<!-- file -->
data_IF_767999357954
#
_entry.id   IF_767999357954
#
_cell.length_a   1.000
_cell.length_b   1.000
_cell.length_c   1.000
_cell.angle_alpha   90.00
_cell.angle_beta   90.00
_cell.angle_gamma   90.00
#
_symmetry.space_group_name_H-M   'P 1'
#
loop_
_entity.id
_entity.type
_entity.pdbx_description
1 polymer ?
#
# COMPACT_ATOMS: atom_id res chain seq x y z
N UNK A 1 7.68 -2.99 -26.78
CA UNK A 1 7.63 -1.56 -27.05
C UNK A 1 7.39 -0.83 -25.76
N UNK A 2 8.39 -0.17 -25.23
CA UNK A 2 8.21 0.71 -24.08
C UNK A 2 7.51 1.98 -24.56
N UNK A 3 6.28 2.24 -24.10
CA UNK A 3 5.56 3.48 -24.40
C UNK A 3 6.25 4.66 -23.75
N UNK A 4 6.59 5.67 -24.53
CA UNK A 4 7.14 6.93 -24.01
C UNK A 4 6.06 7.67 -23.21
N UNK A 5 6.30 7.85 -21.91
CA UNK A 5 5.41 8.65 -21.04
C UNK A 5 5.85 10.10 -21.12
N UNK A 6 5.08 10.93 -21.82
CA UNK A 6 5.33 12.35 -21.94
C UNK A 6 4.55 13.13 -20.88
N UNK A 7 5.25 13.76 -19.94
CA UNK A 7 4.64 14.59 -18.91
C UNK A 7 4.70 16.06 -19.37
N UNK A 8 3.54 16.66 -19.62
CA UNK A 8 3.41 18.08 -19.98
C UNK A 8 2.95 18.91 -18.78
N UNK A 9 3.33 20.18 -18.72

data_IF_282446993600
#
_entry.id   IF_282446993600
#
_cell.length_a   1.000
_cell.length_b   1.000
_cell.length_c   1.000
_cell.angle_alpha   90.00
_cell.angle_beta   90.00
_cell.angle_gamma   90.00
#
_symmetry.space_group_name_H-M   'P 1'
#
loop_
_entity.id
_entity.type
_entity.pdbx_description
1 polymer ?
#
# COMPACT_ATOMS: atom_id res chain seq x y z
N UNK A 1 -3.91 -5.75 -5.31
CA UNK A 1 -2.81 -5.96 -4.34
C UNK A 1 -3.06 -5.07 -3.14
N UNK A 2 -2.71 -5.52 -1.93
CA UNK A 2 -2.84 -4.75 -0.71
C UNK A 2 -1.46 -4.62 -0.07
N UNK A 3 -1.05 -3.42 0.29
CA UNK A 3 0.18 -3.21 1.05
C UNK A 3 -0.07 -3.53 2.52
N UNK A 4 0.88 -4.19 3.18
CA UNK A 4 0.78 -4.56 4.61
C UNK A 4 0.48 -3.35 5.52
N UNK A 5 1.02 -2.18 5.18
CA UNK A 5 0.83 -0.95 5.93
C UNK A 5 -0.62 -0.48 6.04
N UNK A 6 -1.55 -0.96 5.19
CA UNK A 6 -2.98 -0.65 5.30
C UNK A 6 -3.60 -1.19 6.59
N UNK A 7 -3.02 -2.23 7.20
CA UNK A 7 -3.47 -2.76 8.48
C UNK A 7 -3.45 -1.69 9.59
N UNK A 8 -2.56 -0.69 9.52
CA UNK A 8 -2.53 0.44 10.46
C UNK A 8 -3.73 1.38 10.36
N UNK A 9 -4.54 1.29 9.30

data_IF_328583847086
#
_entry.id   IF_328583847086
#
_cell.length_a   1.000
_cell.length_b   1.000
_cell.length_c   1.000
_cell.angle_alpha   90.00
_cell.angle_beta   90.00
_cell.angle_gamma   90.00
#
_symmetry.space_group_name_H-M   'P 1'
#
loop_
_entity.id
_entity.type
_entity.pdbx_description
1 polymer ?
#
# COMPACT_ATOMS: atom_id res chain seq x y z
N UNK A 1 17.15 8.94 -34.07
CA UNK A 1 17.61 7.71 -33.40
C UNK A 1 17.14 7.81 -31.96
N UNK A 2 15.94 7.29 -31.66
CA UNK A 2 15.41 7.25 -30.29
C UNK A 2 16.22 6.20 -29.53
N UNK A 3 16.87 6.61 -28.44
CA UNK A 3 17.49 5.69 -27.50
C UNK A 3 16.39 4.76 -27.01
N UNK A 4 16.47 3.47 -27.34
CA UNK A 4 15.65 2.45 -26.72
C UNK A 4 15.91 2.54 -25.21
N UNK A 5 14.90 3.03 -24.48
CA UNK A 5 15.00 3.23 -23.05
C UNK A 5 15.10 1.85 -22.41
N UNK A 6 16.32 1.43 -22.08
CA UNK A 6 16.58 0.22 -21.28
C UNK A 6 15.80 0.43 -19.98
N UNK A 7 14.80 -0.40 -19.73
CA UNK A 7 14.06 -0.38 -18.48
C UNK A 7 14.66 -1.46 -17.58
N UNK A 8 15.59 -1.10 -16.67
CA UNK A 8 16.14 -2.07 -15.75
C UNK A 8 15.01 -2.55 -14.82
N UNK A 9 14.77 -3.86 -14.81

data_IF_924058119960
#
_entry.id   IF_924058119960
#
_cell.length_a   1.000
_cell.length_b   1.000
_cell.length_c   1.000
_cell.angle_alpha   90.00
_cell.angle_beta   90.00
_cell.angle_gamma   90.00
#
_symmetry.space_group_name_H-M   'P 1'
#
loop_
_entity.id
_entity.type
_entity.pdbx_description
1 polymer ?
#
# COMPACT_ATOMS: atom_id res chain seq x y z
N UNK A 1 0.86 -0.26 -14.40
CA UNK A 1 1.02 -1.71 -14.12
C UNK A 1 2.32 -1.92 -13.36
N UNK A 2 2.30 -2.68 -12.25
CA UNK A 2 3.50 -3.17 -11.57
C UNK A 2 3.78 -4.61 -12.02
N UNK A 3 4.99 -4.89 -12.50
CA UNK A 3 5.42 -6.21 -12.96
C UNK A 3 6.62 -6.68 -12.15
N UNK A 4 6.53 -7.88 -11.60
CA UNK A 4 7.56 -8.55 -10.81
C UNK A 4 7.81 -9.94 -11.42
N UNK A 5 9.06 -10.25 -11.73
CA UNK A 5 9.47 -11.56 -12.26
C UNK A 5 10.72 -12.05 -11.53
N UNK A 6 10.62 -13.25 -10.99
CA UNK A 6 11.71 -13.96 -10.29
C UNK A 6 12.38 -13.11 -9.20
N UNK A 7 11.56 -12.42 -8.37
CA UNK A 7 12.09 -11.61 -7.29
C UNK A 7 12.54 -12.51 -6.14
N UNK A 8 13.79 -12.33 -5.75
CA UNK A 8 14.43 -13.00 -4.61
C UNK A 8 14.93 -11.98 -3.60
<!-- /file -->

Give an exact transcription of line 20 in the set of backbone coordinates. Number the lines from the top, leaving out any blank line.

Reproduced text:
# COMPACT_ATOMS: atom_id res chain seq x y z